1990 Audi V8 quattro

From the dated underpinnings of the Type 44 chassis, Audi emerged in 1988 with an all-new 4-cam aluminum engine that could be mated to an automatic transmission. Now, to most enthusiasts that probably sounds like a bad idea. But when it came to selling car – especially expensive luxury cars – the overwhelming majority of buyers wanted the car to do most of the heavy lifting. Audi’s response was the next generation of quattro drivetrains with a series of clutches in the center differential that helped to transfer power and allowed the car to be mated to an automatic transmission. That transmission – the ZF 4HP24A – was a derivative of the 4HP24, the same automatic found in the V12-equipped BMW 750 and 850s. Like the Mercedes-Benz, Audi employed Bosch ABS and a locking rear differential. But unlike other Audis with their manual- or electronic-locking rear differential, the V8 quattro used a Torsen rear differential with helical gears which would automatically split torque in up to a 3:1 ratio to the wheel with grip. Coupled with a more rearward weight bias with the shorter V8 and the gutsy torque on offer throughout the rev range, though much of the car was borrowed from the rest of the lineup it took on an entirely different character. That was matched with new, updated bodywork outside and a wider stance with flared arches. The effect? Magical. And, complicated.

But the V8 quattro wasn’t only about its unique new form of all-wheel drive. The moniker obviously indicated there had been a change in motivation, too, and indeed the V8 launched a new all-aluminum 4 cam, 32 valve V8 displacing 3.6 liters dubbed the PT. Rated at 240 horsepower and 254 lb.ft of torque, it was the most powerful Audi for sale in the late 1980s and brought the brand to a luxury level it had previously not competed at. In the U.S., these mega-Audis were met with mixed success. The 1990 launch of the V8 resulted in reasonably good sales; Audi sold 2,823 between late 1989 and the end of 1990 which represented over 10% of their yearly sales. Values in the used market plummeted after timing belt fiascos on early cars and the general recession of the early 90s, along with the ’92 launch of the turbocharged, manual and later Avant-equipped S4/S6 twins. Today, we it’s a bit of a treat to see a clean V8 quattro, and this looks to be one of the better examples out there for sale:

CLICK FOR DETAILS: 1990 Audi V8 quattro on Bend Oregon Craigslist

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1990 Mercedes-Benz 500SL 6.0 AMG

I promise that this will be the last Mercedes-Benz R129 for a while. It’s just that I ran across this car and if you look at the title, you know it is something special. This is a 1990 500SL 6.0 AMG with just under 22,000 miles. The backstory on this car is that it was originally commissioned by the Jordanian Royal Family in 1990 but for whatever reason never made it there and ended up in Japan. This car was built as a normal 500SL before being transported to AMG’s facilities in Affalterbach for the full conversion. The biggest change to the car was of course the M119 being converted to a 6 liter which increased power to 380hp and 428ft-lb of torque. Those are respectable numbers even for today, never mind in 1990. Now it is up for sale in San Diego and ready for a new home.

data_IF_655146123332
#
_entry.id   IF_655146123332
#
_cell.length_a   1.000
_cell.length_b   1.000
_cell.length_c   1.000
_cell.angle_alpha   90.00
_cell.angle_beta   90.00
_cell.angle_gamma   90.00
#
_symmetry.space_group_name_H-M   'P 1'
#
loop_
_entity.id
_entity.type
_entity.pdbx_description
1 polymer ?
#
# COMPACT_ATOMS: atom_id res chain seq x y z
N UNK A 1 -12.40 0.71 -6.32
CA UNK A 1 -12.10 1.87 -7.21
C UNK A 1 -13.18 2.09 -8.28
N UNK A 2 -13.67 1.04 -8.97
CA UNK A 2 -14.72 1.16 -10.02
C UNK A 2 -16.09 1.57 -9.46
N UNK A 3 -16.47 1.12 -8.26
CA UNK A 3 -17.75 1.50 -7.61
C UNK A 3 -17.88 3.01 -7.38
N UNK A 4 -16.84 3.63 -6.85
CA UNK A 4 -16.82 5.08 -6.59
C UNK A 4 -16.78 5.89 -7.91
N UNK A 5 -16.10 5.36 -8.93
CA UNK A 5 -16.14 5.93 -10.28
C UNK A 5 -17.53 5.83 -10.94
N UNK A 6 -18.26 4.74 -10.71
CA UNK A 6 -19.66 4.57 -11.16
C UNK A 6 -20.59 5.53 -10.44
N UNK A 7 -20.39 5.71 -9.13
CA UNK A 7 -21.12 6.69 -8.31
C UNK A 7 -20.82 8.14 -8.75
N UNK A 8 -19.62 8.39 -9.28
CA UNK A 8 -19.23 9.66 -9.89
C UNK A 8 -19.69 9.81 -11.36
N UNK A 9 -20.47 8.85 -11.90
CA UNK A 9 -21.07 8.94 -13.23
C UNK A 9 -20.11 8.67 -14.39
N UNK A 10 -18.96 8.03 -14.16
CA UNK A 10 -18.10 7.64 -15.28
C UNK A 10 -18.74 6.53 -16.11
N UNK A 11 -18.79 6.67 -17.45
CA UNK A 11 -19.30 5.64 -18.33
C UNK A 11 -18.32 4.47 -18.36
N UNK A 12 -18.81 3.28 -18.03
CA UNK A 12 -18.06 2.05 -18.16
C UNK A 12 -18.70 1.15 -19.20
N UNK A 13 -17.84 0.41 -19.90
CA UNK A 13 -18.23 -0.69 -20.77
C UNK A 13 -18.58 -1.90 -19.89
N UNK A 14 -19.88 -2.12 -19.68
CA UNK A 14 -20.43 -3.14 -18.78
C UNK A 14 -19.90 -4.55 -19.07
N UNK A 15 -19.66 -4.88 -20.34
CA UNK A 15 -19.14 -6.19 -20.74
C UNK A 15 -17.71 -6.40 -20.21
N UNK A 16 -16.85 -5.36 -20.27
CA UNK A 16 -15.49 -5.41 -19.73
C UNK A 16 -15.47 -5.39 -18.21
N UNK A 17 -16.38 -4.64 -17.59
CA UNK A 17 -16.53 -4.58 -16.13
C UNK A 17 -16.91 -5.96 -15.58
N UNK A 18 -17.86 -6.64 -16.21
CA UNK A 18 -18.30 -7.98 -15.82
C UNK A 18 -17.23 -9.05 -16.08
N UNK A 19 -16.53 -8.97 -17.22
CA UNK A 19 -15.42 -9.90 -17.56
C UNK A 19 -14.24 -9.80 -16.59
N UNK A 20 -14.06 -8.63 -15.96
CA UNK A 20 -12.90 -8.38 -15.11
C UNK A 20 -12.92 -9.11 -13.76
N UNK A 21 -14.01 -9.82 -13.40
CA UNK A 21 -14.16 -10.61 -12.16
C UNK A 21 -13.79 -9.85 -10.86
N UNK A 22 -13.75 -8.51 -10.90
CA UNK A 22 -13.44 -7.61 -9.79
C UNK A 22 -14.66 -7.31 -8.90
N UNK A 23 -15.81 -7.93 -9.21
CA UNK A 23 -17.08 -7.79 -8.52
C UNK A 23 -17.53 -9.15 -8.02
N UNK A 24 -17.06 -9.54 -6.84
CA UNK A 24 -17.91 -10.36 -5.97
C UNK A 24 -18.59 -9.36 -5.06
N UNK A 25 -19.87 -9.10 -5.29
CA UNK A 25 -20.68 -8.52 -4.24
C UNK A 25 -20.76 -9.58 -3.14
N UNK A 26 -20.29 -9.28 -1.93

CLICK FOR DETAILS: 1990 Mercedes-Benz 500SL 6.0 AMG at Symbolic International

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Rare Righthooker: 1990 BMW 735i SE

Update 1/13/19: After failing to sell in October 2017 for $8,500, this very rare and special E32 has been relisted for $8,100 today.

The 7-series never really developed the cult following of some of its countrymen or the rest of the BMW lineup. It wasn’t as luxurious as either the W126 or W140 Mercedes-Benz competition. It wasn’t as clever as the Audi V8 quattro. It wasn’t as good a driver as the E30 or E34. There was never a Motorsports division version, and it wasn’t quite as good-looking as its successor, the already legendary E38. As a result, the E32 was – in many ways – a disposable luxury car, much like some of the Audis of the period. They’re mostly gone and forgotten, but every once in a while a really neat one pops up and is worth a look.

I grew up in my formative driving years with a 5-speed 735i E32 in the family stable, and it was a wonderful car. It rode well, it was comfortable, the 3.5 liter M30 was turned up over 200 horsepower and so it was plenty quick. Generally speaking, the U.S. spec 5-speeds are the most highly sought E32s here and it’s easy to understand why. But this particular E32 turns the desirability up a few notches:

CLICK FOR DETAILS: 1990 BMW 735i SE on eBay

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1990 Porsche 911 Carrera 4 Leichtbau